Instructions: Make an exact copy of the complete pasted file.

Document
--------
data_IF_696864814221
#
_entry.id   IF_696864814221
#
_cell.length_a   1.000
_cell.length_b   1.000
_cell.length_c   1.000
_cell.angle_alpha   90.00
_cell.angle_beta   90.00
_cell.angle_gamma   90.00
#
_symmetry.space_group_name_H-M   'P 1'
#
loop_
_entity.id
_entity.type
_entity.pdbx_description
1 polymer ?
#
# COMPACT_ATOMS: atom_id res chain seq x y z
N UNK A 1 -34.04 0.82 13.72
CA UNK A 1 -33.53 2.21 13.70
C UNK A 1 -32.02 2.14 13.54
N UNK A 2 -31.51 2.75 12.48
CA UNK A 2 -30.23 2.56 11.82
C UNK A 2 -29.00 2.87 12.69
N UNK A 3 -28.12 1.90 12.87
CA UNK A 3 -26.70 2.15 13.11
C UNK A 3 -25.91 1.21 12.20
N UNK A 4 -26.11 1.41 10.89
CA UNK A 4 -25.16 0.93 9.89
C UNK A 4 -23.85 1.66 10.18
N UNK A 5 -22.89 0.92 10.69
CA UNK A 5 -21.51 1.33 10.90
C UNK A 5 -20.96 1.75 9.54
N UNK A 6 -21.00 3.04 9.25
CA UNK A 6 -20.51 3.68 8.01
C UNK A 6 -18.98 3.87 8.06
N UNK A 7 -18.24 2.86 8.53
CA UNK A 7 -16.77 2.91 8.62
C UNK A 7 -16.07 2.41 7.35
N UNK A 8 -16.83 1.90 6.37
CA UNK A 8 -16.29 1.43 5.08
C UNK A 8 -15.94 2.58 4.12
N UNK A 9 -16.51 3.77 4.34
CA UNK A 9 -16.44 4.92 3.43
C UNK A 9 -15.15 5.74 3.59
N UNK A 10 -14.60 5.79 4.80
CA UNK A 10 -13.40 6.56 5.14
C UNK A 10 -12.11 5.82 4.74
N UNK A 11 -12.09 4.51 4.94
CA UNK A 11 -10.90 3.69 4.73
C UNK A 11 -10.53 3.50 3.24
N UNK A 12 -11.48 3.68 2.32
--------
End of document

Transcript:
data_IF_696864814221
#
_entry.id   IF_696864814221
#
_cell.length_a   1.000
_cell.length_b   1.000
_cell.length_c   1.000
_cell.angle_alpha   90.00
_cell.angle_beta   90.00
_cell.angle_gamma   90.00
#
_symmetry.space_group_name_H-M   'P 1'
#
loop_
_entity.id
_entity.type
_entity.pdbx_description
1 polymer ?
#
# COMPACT_ATOMS: atom_id res chain seq x y z
N UNK A 1 -34.04 0.82 13.72
CA UNK A 1 -33.53 2.21 13.70
C UNK A 1 -32.02 2.14 13.54
N UNK A 2 -31.51 2.75 12.48
CA UNK A 2 -30.23 2.56 11.82
C UNK A 2 -29.00 2.87 12.69
N UNK A 3 -28.12 1.90 12.87
CA UNK A 3 -26.70 2.15 13.11
C UNK A 3 -25.91 1.21 12.20
N UNK A 4 -26.11 1.41 10.89
CA UNK A 4 -25.16 0.93 9.89
C UNK A 4 -23.85 1.66 10.18
N UNK A 5 -22.89 0.92 10.69
CA UNK A 5 -21.51 1.33 10.90
C UNK A 5 -20.96 1.75 9.54
N UNK A 6 -21.00 3.04 9.25
CA UNK A 6 -20.51 3.68 8.01
C UNK A 6 -18.98 3.87 8.06
N UNK A 7 -18.24 2.86 8.53
CA UNK A 7 -16.77 2.91 8.62
C UNK A 7 -16.07 2.41 7.35
N UNK A 8 -16.83 1.90 6.37
CA UNK A 8 -16.29 1.43 5.08
C UNK A 8 -15.94 2.58 4.12
N UNK A 9 -16.51 3.77 4.34
CA UNK A 9 -16.44 4.92 3.43
C UNK A 9 -15.15 5.74 3.59
N UNK A 10 -14.60 5.79 4.80
CA UNK A 10 -13.40 6.56 5.14
C UNK A 10 -12.11 5.82 4.74
N UNK A 11 -12.09 4.51 4.94
CA UNK A 11 -10.90 3.69 4.73
C UNK A 11 -10.53 3.50 3.24
N UNK A 12 -11.48 3.68 2.32